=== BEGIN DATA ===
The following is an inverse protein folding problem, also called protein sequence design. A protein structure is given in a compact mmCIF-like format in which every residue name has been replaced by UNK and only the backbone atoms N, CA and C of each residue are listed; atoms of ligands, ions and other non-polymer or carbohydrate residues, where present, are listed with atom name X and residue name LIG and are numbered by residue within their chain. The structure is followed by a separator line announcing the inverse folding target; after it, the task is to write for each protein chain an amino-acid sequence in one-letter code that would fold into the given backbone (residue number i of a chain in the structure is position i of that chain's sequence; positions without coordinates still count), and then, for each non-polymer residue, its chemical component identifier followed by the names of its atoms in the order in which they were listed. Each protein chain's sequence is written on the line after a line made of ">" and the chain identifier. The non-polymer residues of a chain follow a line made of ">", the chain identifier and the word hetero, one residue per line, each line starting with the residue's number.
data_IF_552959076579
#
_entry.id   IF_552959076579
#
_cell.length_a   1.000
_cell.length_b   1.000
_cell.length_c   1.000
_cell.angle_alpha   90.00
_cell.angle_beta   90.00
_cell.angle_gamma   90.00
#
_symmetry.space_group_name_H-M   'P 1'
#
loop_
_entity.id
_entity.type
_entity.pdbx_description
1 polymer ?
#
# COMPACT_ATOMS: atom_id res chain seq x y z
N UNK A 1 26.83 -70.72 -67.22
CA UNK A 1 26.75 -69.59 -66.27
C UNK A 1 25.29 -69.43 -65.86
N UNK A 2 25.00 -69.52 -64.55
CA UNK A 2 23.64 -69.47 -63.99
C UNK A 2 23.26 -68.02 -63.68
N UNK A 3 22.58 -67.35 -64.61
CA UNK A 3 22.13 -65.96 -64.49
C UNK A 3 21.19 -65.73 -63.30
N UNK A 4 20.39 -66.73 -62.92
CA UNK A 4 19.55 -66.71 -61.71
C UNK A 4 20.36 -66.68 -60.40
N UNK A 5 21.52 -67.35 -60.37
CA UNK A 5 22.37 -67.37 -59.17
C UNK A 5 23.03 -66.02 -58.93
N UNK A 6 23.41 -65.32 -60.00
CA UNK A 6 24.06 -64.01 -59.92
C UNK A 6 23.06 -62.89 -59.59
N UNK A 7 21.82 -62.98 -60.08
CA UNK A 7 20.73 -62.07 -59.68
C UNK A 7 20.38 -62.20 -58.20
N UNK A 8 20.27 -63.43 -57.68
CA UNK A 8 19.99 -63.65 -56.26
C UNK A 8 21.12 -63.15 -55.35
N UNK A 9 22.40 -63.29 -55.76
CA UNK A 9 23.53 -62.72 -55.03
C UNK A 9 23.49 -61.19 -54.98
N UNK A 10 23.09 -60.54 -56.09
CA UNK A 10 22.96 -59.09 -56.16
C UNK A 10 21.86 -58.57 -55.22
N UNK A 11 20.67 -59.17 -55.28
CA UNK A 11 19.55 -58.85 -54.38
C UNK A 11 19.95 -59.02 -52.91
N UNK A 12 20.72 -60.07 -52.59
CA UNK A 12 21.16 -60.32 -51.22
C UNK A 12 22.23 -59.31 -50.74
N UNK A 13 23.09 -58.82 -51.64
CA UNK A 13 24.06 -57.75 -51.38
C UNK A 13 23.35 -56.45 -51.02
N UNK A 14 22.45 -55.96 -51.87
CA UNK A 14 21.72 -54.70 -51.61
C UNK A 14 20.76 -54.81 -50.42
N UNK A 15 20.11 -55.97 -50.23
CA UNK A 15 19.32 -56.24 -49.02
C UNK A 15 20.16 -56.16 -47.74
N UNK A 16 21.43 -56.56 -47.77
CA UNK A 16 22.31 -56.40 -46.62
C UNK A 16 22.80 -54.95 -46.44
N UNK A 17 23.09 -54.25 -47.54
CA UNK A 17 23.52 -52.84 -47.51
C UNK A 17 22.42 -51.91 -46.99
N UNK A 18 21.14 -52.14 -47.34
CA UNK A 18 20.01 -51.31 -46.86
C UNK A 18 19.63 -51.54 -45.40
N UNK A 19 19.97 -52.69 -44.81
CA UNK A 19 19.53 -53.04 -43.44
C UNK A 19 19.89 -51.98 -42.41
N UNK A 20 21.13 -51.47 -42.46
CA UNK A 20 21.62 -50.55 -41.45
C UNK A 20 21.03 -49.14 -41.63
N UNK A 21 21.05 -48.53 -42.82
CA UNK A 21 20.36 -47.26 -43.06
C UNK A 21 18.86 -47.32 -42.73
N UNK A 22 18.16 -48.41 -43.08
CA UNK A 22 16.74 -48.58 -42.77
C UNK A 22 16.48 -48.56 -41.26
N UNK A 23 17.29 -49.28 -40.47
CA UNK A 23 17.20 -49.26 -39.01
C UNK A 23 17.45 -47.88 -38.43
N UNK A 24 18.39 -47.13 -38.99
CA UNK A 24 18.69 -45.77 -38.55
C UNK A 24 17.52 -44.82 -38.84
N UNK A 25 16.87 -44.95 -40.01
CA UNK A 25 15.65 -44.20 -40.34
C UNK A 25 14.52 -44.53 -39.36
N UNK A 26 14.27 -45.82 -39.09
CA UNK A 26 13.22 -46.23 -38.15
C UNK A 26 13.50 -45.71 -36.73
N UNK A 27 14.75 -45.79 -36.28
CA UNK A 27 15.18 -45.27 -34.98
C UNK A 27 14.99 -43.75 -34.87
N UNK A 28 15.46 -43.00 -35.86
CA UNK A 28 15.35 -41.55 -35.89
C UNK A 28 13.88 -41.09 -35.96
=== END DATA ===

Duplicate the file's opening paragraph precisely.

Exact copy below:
The following is an inverse protein folding problem, also called protein sequence design. A protein structure is given in a compact mmCIF-like format in which every residue name has been replaced by UNK and only the backbone atoms N, CA and C of each residue are listed; atoms of ligands, ions and other non-polymer or carbohydrate residues, where present, are listed with atom name X and residue name LIG and are numbered by residue within their chain. The structure is followed by a separator line announcing the inverse folding target; after it, the task is to write for each protein chain an amino-acid sequence in one-letter code that would fold into the given backbone (residue number i of a chain in the structure is position i of that chain's sequence; positions without coordinates still count), and then, for each non-polymer residue, its chemical component identifier followed by the names of its atoms in the order in which they were listed. Each protein chain's sequence is written on the line after a line made of ">" and the chain identifier. The non-polymer residues of a chain follow a line made of ">", the chain identifier and the word hetero, one residue per line, each line starting with the residue's number.